The unified protests and the bolstering of civil society allowed protesters to express longstanding grievances that exceed government fraud. These grievances included “hospitals that ran out of medicine, rising crime, and police forces that sometimes did not even have enough fuel to report to crime scenes.”
While Guatemala’s politicians — such as current president Jimmy Morales — still hide from public in times of personal trouble, the hope is that a level of transparency and the ending of impunity for all criminals can vault Guatemala from its appallingly low Human Development score.
CICIG, for its part, deserves immense credit; it has already inspired a similar operation that is striving to fight corruption and impunity in Honduras (MACCIH). Eventually, the goal is to phase CICIG out of Guatemala when the internal institutions are deemed fit to govern without international support.
Although the US’s historical support of conservative regimes had negative consequences, especially with government impunity, Guatemala is primed to abate some corruption without outside aid, an important shift towards dealing with anti-corruption sustainability. At a minimum, Guatemala now deserves praise for its rapid progress and its modest optimistic future in the fight against corruption.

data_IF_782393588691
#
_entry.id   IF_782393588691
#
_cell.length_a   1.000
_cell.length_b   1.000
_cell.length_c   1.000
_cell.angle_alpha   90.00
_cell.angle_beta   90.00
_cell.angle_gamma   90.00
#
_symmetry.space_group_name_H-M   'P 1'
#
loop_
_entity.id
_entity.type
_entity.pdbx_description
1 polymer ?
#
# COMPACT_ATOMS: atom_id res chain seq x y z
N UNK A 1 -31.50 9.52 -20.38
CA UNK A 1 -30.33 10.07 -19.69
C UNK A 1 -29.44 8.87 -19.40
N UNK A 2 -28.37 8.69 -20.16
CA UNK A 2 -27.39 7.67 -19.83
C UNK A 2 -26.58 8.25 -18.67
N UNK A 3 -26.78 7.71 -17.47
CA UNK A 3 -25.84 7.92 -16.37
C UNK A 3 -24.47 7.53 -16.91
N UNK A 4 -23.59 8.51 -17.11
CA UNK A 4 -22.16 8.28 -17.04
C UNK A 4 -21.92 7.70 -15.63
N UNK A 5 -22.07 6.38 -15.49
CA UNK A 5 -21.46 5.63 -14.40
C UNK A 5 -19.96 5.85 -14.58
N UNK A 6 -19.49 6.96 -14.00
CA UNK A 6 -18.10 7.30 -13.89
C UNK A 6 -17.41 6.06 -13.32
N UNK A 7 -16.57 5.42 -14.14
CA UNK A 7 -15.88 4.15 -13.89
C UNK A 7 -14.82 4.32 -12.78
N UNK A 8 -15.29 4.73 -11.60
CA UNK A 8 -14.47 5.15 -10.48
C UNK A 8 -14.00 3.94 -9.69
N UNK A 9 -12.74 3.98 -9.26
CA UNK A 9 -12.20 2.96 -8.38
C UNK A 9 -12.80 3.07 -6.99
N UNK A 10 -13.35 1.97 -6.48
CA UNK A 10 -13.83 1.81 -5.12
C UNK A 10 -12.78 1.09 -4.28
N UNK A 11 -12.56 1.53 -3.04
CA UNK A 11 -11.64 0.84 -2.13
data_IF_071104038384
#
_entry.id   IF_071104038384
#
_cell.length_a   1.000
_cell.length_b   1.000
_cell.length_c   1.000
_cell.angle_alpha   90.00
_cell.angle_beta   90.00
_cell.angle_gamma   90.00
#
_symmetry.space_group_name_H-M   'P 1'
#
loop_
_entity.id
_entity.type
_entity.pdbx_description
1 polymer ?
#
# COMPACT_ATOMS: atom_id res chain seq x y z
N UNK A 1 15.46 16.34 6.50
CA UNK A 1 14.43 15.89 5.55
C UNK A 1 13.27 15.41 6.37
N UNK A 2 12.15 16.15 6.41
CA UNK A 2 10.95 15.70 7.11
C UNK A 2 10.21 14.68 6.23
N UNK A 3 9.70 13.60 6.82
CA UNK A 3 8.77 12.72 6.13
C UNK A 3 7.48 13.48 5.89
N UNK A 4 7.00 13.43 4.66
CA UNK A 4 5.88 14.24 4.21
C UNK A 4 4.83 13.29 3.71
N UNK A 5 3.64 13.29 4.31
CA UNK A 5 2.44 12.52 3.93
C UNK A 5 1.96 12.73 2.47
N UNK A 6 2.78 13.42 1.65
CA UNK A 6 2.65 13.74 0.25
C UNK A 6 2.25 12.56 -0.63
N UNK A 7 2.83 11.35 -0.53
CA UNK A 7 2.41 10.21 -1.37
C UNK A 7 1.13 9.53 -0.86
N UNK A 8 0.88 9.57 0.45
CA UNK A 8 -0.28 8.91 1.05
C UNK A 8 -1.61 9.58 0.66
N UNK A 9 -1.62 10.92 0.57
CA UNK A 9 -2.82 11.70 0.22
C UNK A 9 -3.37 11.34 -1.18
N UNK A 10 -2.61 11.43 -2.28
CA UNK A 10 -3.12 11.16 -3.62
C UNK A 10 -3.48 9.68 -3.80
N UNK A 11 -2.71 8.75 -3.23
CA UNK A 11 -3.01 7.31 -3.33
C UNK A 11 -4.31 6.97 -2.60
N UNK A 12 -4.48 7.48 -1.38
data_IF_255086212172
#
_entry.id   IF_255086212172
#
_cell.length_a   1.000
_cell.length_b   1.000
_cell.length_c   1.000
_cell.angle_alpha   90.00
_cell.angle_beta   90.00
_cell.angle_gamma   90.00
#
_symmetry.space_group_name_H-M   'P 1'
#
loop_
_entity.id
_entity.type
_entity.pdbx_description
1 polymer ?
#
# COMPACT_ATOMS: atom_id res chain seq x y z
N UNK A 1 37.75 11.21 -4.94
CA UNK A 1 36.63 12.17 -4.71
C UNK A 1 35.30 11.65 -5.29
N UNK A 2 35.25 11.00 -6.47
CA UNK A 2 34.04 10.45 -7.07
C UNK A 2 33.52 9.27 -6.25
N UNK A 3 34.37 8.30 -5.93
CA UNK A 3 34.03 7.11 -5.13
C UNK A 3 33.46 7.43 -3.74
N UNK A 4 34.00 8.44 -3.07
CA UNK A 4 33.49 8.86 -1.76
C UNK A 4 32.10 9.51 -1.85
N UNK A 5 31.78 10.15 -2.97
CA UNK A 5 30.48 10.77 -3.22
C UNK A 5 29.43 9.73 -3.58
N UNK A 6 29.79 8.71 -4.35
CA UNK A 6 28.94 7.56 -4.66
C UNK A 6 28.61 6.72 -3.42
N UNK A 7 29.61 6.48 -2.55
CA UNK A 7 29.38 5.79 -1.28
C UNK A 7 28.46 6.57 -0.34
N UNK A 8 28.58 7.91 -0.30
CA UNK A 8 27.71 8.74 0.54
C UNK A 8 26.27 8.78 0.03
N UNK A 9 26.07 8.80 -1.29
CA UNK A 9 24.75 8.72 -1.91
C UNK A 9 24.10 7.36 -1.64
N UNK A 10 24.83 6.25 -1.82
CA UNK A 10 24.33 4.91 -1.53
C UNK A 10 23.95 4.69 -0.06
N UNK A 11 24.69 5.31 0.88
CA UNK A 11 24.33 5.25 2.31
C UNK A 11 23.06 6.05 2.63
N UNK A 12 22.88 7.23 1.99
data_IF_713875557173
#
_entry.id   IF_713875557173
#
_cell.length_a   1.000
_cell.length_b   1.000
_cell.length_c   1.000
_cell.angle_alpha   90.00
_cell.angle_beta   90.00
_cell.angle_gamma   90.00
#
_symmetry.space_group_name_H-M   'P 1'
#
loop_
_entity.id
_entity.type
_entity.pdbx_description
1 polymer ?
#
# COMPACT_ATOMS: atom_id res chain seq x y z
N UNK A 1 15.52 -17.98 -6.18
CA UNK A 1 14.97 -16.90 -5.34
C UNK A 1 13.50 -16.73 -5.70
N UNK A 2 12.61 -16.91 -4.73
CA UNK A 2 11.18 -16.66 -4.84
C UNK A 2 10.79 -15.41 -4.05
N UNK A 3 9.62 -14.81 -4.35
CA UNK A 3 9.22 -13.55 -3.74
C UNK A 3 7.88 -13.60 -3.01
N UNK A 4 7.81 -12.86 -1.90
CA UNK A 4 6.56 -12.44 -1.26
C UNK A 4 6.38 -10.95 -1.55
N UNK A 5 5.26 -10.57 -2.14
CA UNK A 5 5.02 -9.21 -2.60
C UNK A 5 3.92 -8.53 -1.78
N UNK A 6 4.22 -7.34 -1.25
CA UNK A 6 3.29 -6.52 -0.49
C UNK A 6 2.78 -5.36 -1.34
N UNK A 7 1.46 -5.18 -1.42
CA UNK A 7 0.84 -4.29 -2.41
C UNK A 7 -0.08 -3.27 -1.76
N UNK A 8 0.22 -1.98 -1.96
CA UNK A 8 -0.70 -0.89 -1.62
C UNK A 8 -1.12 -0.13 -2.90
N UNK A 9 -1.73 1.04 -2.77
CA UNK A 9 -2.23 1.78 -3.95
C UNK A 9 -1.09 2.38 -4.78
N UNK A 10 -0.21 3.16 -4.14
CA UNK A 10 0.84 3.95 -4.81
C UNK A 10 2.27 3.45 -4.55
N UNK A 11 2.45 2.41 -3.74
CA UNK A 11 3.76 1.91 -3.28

Additional editorial support provided by Phillip Oxhorn, Senior Research Fellow, and Laura Schroeder, Research Associates at the Council on Hemispheric Affairs
The Council on Hemispheric Affairs, founded in 1975, is an independent, non-profit, non-partisan, tax-exempt research and information organization. It has been described on the Senate floor as being “one of the nation’s most respected bodies of scholars and policy makers.” For more information, visit www.coha.org or email [email protected]